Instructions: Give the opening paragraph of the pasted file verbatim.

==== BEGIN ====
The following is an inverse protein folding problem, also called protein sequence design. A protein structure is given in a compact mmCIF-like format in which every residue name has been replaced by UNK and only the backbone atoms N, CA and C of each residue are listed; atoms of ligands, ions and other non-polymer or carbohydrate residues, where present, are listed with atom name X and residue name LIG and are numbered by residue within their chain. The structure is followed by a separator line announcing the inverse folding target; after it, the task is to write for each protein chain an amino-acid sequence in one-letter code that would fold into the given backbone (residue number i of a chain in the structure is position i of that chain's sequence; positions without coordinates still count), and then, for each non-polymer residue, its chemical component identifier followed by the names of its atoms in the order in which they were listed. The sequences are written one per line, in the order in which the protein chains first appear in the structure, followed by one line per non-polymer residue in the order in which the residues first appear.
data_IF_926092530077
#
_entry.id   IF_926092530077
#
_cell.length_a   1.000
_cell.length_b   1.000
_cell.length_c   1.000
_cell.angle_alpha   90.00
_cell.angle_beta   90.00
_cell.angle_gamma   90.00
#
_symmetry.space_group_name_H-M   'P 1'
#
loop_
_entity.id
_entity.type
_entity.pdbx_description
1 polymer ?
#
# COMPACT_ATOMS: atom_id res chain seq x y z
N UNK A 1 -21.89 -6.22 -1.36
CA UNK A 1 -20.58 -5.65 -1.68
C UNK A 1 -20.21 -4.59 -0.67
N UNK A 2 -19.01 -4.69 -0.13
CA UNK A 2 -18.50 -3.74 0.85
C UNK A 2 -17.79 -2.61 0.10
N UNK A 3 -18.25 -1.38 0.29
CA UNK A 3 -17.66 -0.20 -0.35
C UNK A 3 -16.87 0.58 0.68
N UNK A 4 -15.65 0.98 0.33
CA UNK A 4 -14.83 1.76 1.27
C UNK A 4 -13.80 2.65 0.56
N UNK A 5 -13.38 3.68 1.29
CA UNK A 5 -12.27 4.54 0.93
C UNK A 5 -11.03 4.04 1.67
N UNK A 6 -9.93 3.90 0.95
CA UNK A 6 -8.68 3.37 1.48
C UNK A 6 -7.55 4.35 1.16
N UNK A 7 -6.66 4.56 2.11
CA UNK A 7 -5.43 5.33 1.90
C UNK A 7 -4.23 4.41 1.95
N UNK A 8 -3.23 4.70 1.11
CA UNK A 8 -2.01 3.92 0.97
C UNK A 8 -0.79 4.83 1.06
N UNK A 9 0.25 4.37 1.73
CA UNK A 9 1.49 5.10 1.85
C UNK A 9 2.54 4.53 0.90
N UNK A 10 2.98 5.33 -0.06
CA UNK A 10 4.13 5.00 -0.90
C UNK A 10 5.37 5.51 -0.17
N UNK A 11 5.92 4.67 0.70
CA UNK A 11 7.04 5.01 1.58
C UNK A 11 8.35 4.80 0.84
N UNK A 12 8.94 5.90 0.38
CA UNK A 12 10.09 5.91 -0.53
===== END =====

The following is an inverse protein folding problem, also called protein sequence design. A protein structure is given in a compact mmCIF-like format in which every residue name has been replaced by UNK and only the backbone atoms N, CA and C of each residue are listed; atoms of ligands, ions and other non-polymer or carbohydrate residues, where present, are listed with atom name X and residue name LIG and are numbered by residue within their chain. The structure is followed by a separator line announcing the inverse folding target; after it, the task is to write for each protein chain an amino-acid sequence in one-letter code that would fold into the given backbone (residue number i of a chain in the structure is position i of that chain's sequence; positions without coordinates still count), and then, for each non-polymer residue, its chemical component identifier followed by the names of its atoms in the order in which they were listed. The sequences are written one per line, in the order in which the protein chains first appear in the structure, followed by one line per non-polymer residue in the order in which the residues first appear.